The New Dress Historical Context

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Although World War I had ended nearly nine years before the publication of Virginia Woolf's short story "The New Dress," in 1927, the lingering effects of the war resonate throughout the work. Many commentators have remarked that much of Woolf's fiction has little connection to events taking place in the world. This may seem to be true of "The New Dress." It records one woman's impressions and experiences at a party. The disillusionment and despair that Mabel Waring exhibits during the party, however, may be seem to mirror the anguish that touched much of English society after the war.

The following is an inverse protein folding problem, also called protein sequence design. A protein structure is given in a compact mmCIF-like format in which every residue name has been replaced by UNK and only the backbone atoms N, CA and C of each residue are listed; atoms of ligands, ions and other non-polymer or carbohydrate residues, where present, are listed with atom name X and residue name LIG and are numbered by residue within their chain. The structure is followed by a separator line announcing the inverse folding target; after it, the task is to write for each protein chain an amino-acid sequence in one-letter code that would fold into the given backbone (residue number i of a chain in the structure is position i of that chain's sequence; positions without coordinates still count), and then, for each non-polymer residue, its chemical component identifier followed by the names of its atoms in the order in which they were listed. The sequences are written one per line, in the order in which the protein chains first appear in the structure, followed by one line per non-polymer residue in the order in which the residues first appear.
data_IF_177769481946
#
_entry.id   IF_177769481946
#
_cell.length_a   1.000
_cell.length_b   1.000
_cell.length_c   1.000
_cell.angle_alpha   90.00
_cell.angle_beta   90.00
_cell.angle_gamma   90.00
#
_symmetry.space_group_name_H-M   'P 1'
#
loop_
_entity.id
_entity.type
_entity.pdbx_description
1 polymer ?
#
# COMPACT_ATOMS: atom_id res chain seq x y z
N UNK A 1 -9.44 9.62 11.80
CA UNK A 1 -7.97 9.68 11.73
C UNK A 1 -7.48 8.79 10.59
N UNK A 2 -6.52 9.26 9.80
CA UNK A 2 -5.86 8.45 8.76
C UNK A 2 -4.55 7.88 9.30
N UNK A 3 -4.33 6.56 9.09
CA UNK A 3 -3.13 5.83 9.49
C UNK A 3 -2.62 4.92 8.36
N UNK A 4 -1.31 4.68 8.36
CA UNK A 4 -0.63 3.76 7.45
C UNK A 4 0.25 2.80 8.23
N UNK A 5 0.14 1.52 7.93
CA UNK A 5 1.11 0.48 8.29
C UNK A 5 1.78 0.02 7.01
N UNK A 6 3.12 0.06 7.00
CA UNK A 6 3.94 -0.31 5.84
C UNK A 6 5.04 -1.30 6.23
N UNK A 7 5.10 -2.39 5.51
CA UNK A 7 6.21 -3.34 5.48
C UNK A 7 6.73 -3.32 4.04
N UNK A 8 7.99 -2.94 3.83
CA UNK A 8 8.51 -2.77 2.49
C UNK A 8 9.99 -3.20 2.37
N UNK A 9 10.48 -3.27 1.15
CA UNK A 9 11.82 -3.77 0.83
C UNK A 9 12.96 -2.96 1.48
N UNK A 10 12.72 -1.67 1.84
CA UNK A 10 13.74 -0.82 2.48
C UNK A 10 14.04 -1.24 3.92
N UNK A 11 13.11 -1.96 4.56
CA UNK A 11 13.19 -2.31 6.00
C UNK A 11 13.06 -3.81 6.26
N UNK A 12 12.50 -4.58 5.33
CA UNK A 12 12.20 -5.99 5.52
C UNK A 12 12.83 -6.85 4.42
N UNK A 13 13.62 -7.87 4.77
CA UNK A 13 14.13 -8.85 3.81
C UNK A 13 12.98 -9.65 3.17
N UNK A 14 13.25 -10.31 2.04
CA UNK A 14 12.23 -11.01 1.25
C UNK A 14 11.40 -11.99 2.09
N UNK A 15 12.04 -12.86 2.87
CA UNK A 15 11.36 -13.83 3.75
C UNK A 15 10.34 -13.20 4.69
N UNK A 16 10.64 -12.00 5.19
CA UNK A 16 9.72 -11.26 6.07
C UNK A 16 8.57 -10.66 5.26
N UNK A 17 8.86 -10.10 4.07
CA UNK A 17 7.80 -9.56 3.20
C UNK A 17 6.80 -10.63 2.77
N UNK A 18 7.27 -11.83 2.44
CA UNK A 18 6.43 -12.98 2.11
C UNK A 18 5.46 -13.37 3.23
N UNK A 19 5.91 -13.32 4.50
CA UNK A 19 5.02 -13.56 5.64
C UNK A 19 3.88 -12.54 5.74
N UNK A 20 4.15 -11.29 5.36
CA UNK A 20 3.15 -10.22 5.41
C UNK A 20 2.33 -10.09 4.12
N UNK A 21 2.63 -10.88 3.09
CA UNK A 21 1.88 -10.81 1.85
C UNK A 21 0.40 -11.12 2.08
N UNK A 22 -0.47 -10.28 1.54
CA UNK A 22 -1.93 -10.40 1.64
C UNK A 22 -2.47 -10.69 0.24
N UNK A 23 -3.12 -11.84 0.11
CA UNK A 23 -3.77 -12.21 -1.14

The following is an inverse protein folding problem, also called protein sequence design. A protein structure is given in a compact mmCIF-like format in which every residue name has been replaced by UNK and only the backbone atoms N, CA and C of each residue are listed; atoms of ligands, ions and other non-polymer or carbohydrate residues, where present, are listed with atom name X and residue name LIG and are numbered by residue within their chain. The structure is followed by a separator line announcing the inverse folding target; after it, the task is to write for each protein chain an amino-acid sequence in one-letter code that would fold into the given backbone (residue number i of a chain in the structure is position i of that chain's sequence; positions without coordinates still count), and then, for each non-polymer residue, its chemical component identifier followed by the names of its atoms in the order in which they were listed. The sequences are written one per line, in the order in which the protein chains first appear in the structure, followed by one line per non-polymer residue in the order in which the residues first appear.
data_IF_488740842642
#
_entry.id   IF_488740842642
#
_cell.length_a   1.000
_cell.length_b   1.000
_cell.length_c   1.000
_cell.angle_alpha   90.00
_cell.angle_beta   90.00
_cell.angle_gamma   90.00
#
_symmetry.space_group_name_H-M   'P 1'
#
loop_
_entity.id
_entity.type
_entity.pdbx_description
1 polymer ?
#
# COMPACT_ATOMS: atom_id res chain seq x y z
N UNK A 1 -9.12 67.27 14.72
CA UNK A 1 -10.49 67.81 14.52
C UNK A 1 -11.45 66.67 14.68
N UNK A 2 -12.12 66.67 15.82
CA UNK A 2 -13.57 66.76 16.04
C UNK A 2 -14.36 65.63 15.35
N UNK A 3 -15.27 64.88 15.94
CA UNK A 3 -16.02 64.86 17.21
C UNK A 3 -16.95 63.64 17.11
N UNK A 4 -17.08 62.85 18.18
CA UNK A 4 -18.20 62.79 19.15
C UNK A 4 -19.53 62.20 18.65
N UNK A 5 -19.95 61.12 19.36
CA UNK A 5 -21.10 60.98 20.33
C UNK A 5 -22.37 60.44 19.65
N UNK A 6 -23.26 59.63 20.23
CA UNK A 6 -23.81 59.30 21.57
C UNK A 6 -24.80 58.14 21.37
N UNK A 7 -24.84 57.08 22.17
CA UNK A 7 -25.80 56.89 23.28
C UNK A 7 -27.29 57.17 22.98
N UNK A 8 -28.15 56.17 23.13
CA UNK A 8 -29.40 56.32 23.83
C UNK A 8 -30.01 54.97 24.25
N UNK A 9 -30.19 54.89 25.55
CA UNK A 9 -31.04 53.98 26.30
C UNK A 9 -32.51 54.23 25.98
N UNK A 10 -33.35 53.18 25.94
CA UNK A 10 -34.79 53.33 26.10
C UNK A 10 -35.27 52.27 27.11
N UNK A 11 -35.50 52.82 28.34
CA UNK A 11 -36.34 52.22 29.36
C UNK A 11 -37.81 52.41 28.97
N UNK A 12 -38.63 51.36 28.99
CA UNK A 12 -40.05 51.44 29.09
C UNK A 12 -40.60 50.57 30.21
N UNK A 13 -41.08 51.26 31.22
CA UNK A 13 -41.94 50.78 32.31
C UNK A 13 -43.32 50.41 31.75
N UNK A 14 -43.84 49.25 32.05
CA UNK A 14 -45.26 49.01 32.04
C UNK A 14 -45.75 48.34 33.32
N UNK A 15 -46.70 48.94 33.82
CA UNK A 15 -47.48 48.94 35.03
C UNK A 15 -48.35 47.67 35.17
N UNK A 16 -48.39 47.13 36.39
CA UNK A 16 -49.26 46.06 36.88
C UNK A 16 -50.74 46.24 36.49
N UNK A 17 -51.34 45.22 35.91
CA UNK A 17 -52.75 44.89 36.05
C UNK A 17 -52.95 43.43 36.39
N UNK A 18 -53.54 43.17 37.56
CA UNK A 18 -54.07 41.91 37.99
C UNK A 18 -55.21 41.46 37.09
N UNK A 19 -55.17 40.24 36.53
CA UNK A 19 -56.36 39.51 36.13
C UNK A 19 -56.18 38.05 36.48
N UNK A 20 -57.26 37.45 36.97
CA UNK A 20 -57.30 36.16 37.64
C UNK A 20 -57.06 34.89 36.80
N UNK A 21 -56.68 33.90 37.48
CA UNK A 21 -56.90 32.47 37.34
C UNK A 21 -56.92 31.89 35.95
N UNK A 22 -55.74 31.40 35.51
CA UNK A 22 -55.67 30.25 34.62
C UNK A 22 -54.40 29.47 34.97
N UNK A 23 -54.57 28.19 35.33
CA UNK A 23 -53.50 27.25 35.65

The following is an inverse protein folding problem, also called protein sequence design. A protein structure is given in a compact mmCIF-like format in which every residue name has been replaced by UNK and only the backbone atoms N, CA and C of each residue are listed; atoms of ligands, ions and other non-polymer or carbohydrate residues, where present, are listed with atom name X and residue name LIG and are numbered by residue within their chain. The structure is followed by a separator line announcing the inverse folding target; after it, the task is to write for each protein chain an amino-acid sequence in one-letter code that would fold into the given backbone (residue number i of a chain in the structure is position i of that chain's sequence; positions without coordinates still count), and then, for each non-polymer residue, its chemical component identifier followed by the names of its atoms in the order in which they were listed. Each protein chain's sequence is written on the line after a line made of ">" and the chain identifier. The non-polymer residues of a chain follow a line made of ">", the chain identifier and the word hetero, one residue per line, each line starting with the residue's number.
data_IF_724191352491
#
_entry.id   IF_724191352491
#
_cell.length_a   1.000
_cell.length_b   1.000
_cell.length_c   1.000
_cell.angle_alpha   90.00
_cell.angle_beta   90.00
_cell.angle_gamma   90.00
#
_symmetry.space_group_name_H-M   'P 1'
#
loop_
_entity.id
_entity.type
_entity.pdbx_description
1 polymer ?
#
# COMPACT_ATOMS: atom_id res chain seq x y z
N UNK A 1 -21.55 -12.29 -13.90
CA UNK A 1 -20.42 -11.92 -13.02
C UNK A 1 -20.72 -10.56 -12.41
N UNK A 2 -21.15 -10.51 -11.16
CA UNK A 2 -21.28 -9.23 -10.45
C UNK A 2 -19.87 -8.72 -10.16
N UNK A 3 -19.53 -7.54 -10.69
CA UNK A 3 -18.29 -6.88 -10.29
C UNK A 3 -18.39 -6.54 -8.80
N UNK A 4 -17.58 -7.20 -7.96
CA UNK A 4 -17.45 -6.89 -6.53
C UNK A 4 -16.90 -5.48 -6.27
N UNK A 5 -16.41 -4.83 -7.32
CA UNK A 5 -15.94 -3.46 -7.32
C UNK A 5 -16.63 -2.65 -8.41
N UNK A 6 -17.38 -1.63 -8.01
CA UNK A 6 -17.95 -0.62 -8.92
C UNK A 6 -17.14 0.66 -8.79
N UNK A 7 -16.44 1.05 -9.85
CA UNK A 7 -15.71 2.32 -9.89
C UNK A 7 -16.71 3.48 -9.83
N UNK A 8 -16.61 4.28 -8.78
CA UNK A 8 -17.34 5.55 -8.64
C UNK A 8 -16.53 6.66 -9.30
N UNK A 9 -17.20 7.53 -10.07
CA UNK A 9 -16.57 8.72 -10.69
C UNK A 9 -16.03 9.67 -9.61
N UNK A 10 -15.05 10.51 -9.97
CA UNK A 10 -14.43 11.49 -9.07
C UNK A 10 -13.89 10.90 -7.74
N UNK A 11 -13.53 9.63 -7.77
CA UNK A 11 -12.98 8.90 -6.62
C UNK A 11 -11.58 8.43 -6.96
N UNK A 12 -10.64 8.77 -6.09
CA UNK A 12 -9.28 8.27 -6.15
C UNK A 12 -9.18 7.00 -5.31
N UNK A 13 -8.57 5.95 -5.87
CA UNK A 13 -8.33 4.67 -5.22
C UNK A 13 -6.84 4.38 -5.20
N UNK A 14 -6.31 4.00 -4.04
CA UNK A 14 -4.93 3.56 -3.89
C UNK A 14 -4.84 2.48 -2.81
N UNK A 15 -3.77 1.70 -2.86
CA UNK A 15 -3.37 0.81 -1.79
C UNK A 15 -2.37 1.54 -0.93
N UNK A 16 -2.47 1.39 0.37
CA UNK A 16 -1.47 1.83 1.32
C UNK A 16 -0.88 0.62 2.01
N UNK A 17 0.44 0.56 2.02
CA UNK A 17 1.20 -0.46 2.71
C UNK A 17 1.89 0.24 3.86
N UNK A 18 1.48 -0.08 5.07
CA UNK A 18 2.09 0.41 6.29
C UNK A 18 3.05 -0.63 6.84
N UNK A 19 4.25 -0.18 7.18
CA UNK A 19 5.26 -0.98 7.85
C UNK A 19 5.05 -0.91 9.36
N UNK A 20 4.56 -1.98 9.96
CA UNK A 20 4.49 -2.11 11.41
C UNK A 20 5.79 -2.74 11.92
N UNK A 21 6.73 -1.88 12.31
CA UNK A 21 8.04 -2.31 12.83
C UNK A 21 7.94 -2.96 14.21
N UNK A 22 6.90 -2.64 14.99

Britain in the 1920s was characterized by contradiction and paradox. It was a time of celebration— Britain and its allies had won the war— yet postwar elation quickly faded as war debts and loss of markets threatened to destabilize the English economy. Unemployment figures rose sharply, and prices...

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This section contains 556 words
(approx. 2 pages at 400 words per page)
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Short Stories for Students
The New Dress from Short Stories for Students. ©2005-2006 Thomson Gale, a part of the Thomson Corporation. All rights reserved.